Guest Blog: Rainy Day Play - by Make The Moment

activities with toddlers creative play guest blog invitation to play learning through play rainy day activities sensory play

There’s not much worse than feeling trapped indoors in dark, cold, wet wintry weather when you have small children!  Weather that may once have meant a cosy weekend in your PJs with hot chocolate, log fires and Netflix is now a weekend of endless reruns of Peppa Pig and lots of clock watching for bedtime whilst the kids climb the walls.  I like to plan ahead for the weekend or holiday times just so I have some activities up my sleeve to try and reduce the chaos and help us enjoy time together as a family whatever the weather, plus we all know even the most carefully planned activity lasts about 3 minutes with any toddler.



Playdoh is a brilliant material as long as its not stuck in your carpets! When I first became a mum people frequently told me how easy it was to make playdoh and I frequently told them how easy it was to purchase it from the shop! However I have come to find that making playdoh (8 tbsp flour, 2 tbsp salt, 1 tbsp oil and 60ml warm water) is actually really easy, quite fun and allows for lots of cool additions such as glitter and flavourings. Once you’ve made some dough, adding in play mats are a great way of helping to keep modelling work on the table not the floor! I love that the ideas for play mats are endless and versatile. Some ideas we have tried are; dinner plates, people, icecream sundaes, monsters and trees. All you need to do is print off a design (there are loads out there online) or create your own, laminate it and you’re away. You can also try your child’s name or age and have them practice creating it in playdoh.



I used to think sensory play was best left to nursery and toddler groups but I’ve come to love including sensory play at home. It doesn’t have to be really messy or wreck your home, and it’s a guaranteed winner with children. Some materials are best played with outdoors but on a rainy day there are some go to materials that can easily be sucked up with a vacuum afterwards. Coloured rice (just pop some ordinary rice in a food bag with some food colouring and leave it overnight), porridge oats, dry pasta or cereal are all fun to explore. Base your play on your child’s interests and just add the material you want to play with to any kind of tray then let your creative side out - try farm animals in porridge with a Weetabix stable or dinosaurs in rice with glitter and pebbles.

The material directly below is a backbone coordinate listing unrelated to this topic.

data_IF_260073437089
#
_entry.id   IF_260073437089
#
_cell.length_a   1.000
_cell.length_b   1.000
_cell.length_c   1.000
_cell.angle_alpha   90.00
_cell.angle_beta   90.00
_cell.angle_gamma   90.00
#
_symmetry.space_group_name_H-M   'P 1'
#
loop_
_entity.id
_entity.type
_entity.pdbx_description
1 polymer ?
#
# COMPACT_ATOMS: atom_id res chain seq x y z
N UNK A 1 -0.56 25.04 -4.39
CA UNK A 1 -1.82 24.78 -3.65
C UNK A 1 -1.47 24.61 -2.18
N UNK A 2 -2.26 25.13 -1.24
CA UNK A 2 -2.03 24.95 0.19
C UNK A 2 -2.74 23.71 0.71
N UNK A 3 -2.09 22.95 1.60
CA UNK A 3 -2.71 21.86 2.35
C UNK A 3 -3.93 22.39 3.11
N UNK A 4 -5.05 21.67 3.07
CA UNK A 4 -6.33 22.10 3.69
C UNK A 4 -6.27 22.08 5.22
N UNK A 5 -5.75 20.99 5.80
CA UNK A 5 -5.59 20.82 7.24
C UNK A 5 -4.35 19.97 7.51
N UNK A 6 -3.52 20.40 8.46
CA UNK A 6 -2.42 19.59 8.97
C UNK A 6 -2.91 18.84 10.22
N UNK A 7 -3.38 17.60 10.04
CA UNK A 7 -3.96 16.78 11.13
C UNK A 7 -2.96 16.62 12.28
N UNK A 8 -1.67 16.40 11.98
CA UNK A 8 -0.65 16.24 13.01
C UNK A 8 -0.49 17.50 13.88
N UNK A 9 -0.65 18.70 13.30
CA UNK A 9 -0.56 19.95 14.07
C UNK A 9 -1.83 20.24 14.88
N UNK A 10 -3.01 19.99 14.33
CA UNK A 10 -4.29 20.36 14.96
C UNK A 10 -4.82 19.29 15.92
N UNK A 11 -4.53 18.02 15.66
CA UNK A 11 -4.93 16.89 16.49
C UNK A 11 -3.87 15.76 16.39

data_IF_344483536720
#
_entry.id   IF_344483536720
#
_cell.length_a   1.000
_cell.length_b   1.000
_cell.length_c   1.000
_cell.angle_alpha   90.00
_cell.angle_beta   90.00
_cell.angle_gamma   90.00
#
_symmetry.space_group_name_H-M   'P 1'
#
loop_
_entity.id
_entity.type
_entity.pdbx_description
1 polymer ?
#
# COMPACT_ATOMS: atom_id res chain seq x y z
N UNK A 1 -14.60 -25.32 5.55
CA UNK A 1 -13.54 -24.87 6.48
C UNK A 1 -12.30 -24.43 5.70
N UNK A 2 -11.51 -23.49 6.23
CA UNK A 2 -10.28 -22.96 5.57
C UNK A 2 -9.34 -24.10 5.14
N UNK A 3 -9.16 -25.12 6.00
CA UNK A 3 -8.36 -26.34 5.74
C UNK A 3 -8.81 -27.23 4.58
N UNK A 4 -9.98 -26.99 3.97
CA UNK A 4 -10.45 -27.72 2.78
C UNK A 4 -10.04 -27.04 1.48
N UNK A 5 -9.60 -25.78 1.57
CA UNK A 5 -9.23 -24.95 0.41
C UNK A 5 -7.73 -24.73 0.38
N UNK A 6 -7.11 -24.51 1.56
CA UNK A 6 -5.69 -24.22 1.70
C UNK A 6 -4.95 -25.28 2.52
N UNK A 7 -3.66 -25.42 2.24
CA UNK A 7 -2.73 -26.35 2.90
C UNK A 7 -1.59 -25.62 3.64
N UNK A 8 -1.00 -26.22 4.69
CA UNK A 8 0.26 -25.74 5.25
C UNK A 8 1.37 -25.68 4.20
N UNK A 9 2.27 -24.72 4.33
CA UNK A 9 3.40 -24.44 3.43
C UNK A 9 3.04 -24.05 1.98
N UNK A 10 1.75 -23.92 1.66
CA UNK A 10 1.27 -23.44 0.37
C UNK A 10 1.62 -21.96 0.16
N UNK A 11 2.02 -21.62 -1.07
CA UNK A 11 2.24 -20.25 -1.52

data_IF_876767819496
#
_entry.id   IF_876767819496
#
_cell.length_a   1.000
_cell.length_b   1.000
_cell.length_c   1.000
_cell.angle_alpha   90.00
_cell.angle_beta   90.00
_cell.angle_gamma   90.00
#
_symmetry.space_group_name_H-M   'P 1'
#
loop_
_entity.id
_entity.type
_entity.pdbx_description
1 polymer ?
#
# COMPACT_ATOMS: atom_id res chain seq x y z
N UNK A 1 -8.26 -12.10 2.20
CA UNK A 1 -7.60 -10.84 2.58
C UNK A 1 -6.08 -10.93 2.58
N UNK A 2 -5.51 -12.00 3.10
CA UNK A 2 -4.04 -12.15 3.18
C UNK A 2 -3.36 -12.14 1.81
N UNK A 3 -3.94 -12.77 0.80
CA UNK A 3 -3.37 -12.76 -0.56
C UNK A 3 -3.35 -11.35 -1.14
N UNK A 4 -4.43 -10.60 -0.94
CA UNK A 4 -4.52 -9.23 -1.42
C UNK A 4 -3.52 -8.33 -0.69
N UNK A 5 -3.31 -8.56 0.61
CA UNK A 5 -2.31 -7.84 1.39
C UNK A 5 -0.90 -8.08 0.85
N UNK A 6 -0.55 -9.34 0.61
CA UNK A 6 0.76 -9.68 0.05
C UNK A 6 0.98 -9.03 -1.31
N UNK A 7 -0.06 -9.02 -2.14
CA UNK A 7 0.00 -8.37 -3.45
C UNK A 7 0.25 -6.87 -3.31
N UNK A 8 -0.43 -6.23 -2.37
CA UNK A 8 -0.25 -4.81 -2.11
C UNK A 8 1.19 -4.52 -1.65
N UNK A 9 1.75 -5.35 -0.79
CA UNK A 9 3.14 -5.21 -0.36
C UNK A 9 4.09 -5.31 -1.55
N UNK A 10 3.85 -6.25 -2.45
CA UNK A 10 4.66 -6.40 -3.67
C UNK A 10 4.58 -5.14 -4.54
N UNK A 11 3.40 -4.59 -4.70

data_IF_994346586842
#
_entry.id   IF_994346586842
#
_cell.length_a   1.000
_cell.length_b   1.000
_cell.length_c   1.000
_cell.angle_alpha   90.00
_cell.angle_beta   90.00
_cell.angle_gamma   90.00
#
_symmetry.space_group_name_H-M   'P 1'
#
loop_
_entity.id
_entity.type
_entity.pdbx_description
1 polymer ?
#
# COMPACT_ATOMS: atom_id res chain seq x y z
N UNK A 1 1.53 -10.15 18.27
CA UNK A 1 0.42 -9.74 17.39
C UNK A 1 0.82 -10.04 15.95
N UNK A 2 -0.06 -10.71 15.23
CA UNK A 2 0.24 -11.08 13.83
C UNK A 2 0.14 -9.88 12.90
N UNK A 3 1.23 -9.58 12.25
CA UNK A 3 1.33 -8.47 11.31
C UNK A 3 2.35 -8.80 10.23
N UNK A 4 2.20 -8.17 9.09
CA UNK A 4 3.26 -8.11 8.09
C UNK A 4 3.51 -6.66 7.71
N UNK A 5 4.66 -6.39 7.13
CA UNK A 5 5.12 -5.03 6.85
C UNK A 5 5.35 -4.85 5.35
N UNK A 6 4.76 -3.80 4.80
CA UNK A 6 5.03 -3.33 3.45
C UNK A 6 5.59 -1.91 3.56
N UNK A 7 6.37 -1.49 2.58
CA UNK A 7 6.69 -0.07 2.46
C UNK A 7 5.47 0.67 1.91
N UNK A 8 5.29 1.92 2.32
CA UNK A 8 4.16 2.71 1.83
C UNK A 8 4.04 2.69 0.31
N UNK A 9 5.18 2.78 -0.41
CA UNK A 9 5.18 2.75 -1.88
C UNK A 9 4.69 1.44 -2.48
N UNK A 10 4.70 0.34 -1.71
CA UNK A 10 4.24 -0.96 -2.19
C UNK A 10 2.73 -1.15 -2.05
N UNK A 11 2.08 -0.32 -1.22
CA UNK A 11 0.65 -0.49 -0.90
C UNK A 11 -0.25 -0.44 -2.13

Children love to sort things into groups (even though it may not seem that way when you look at their bedrooms) so setting up simple sorting games for your children can be a fun and educational way to spend a rainy afternoon. Depending on the age of your children you can adjust this activity to suit, you can also add in elements of competition if that works for siblings. The basic concept is that you set up clear colour or letter areas then challenge your child to find lots of things that start with those letters or are those colours from around the house. The downside of this game is tidying away every random blue thing from your house afterwards but you can always turn tidy up into a game too!



Bath time can also become an opportunity for play, especially on a cold wet day. A few ideas that have worked for us recently are;

Water balloons – fill balloons with water and add them to the bath, a quick cheap idea that just adds extra excitement to bath time.

Glow Sticks – this is a good one especially in the darker evenings. Pop some glow sticks into the water and turn off the lights!

Dolls/Cars – whichever floats your boat! My girls love to bath their dolls whilst they are in the bath, I give them the miniatures we’ve brought home from hotels so they can wash and clean them. Another good one is to add plastic cars to the bath for a ‘car wash’ then provide your little ones with a variety of brushes/cloths.



This is an obvious classic which never grows old, that feeling of being hidden or covered is part of a child’s development that we play right from the earliest games of peek a boo with a baby and is part of the enveloping schema which you will notice in your child’s play. A den can be as simple as a blanket over a table or something more elaborate. Dads tend to come to life in den building play, try to keep the children involved in the process to – an opportunity for construction, planning and communication. Maybe when you’re all played out, bathed and dry you can climb into your den and snuggle up with another episode of Peppa or some bedtime books. Extra special things to add to your den are fairy lights or glow in the dark materials.

However you spend the next rainy day I hope some of these ideas inspire you and remember, rainy days don’t have to be play indoors days! Some days you just have to wrap up, put on your wellies and go jump in puddles.

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